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An Introduction to Comparative Zoology
Science & Nature
Life Scientists: Let's Explore Botany, Entomology, Ecology, and Genetics
We will explore a 4 different branches of Life Science in 4 weeks. Students will develop an understanding of how the plant life cycle works, parts of an ecosystem and how they interact, what makes a bug an insect, and about their own genes.
Long Island Science Center
189 total reviews for this teacher
7 reviews for this class
Completed by 26 learners
There are no upcoming classes.
Once per week
over 4 weeks
learners per class
per learner - per class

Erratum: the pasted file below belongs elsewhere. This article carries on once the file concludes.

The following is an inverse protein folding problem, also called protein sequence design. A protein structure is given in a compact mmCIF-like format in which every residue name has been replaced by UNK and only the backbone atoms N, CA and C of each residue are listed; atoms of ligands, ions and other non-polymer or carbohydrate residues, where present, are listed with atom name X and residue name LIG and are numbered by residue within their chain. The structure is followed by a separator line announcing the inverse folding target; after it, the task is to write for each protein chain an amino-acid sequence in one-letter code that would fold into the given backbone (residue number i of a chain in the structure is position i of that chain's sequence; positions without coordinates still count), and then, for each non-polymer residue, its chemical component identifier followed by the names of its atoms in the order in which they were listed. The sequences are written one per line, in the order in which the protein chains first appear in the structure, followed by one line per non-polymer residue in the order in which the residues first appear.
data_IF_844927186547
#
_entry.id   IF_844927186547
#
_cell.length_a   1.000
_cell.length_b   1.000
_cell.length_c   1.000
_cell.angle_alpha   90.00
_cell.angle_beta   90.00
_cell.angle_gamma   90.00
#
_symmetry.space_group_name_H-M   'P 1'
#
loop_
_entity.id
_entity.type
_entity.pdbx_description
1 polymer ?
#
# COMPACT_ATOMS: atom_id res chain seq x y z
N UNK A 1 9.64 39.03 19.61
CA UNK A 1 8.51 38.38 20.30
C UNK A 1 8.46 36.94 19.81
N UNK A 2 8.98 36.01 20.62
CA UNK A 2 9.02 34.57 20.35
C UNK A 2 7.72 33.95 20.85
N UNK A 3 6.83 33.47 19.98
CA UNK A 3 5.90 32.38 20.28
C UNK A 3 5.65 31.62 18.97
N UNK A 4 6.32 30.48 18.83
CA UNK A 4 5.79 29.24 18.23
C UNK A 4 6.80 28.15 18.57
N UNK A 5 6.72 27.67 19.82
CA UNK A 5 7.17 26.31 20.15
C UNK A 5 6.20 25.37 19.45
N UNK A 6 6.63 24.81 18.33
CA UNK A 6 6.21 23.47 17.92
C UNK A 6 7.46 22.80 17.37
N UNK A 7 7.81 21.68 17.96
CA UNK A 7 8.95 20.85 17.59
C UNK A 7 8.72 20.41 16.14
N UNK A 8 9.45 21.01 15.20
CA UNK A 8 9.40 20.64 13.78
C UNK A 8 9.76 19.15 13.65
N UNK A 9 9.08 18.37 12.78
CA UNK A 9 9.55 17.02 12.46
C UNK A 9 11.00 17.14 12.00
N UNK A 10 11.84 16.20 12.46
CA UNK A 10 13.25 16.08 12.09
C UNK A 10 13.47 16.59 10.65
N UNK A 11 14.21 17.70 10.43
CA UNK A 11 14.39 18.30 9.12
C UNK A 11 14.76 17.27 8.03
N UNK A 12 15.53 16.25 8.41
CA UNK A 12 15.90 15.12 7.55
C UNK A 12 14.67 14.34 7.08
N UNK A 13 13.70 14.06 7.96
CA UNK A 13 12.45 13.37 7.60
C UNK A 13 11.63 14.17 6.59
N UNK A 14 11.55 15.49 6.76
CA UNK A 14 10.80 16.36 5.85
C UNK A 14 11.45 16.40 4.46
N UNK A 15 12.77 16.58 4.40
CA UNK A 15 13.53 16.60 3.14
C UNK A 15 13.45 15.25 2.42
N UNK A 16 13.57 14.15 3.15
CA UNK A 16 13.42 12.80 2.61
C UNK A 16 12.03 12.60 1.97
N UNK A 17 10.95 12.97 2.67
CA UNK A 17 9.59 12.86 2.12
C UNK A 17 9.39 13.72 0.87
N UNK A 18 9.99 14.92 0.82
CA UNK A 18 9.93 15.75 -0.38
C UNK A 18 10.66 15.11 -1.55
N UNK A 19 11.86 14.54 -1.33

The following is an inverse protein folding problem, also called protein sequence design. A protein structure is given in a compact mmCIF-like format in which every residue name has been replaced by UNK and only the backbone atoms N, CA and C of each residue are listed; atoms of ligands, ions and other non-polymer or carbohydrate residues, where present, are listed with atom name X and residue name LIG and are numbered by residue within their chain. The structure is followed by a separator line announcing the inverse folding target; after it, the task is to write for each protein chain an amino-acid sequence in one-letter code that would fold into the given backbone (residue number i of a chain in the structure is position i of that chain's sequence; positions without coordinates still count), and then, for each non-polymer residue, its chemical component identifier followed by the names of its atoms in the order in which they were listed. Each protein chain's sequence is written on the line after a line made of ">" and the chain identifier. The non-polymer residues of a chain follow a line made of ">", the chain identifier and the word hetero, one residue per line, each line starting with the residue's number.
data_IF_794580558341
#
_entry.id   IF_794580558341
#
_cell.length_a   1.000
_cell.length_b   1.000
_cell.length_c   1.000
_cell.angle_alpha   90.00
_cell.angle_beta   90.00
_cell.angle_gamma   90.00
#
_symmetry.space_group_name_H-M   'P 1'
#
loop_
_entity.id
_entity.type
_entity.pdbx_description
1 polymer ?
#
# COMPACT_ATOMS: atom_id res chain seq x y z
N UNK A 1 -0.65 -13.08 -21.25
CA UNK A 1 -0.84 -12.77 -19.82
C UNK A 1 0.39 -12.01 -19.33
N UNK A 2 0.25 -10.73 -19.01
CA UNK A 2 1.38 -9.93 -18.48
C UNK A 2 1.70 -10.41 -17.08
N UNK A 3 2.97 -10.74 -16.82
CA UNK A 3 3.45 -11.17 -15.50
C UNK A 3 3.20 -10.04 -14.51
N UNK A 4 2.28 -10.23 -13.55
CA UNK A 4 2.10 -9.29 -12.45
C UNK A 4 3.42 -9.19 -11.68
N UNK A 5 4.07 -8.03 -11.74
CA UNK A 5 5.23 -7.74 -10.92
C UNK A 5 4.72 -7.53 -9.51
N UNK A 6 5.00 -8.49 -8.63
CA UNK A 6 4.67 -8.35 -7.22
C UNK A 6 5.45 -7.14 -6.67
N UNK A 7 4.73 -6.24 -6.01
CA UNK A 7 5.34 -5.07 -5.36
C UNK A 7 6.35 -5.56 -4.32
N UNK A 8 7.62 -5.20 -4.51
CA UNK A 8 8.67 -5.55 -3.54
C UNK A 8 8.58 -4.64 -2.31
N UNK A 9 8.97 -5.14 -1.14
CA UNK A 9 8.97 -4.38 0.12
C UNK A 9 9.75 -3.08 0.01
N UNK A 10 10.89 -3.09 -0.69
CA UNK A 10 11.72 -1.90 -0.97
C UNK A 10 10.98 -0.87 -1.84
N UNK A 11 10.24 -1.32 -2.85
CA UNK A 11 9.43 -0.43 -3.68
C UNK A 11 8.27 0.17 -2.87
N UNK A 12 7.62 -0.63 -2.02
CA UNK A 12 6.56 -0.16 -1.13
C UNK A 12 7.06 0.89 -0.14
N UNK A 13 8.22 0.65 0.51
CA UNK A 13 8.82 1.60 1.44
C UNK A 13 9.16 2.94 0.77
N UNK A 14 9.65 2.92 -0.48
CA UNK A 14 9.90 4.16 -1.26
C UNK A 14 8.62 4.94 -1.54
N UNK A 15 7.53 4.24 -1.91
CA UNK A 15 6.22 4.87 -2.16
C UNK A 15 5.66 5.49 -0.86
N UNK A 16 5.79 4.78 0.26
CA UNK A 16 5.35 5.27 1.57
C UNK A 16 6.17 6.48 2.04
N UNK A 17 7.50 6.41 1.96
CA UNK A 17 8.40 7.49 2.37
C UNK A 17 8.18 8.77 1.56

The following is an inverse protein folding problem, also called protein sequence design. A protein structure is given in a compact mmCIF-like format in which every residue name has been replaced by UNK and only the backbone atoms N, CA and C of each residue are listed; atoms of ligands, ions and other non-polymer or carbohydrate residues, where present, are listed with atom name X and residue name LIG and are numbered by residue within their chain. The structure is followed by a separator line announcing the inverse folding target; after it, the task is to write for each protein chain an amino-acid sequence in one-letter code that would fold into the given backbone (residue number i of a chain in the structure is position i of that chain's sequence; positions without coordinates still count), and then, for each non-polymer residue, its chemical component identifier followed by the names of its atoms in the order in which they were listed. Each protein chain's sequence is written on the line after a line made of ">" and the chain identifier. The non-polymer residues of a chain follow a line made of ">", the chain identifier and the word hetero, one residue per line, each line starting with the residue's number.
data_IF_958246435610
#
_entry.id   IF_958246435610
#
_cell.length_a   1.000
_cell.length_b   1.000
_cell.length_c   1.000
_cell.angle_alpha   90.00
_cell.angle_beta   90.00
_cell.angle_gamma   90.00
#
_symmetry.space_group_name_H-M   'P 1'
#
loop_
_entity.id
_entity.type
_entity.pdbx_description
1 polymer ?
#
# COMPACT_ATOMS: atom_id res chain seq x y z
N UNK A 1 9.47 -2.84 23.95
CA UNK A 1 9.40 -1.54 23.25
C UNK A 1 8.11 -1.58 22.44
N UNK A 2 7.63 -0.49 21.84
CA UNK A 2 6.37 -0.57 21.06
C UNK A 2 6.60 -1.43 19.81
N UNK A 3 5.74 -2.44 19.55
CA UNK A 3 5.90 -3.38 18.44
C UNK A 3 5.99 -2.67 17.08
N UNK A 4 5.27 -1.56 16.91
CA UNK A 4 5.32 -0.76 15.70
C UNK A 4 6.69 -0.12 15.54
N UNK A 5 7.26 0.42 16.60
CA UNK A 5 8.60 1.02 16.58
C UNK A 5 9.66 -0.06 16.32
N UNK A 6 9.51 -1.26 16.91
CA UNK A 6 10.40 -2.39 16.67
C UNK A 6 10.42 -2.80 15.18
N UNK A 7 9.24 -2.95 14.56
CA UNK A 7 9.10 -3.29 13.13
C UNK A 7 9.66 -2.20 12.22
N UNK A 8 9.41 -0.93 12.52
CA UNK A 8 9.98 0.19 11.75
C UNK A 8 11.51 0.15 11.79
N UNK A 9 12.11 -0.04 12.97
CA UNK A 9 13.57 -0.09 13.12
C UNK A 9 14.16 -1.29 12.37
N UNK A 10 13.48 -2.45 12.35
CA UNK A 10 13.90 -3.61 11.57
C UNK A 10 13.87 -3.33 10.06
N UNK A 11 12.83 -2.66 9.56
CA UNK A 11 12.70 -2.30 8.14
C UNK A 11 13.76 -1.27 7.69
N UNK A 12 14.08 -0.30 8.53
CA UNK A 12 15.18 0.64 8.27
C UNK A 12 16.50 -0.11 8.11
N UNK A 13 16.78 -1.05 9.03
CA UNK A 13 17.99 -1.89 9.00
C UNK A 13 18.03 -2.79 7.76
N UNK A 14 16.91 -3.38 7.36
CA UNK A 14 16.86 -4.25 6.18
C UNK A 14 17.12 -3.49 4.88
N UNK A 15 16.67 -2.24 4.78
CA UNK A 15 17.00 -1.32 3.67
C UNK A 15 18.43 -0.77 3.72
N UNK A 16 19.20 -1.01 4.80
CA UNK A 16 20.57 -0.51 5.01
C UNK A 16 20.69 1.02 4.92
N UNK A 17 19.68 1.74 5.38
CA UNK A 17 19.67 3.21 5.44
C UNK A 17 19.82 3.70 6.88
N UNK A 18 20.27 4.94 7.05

How does a "Multi-Day" course work?
Meets multiple times at scheduled times
Live video chats, recorded and monitored for safety and quality
Discussions via classroom forum and private messages with the teacher
Great for engaging projects and interacting with diverse classmates from other states and countries
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This four week course combines some of our most popular classes to explore four branches of Life Science, Genetics, Botany, Entomology, and Ecology. It is a fun introduction to these subjects with hands on activities and experiments to engage students to think about the world around them. Each week will include a new subject and project or experiment: Week 1 - Your Genetic Traits: Jump into genetics with a fascinating examination of common traits. Students record data, make comparisons, and...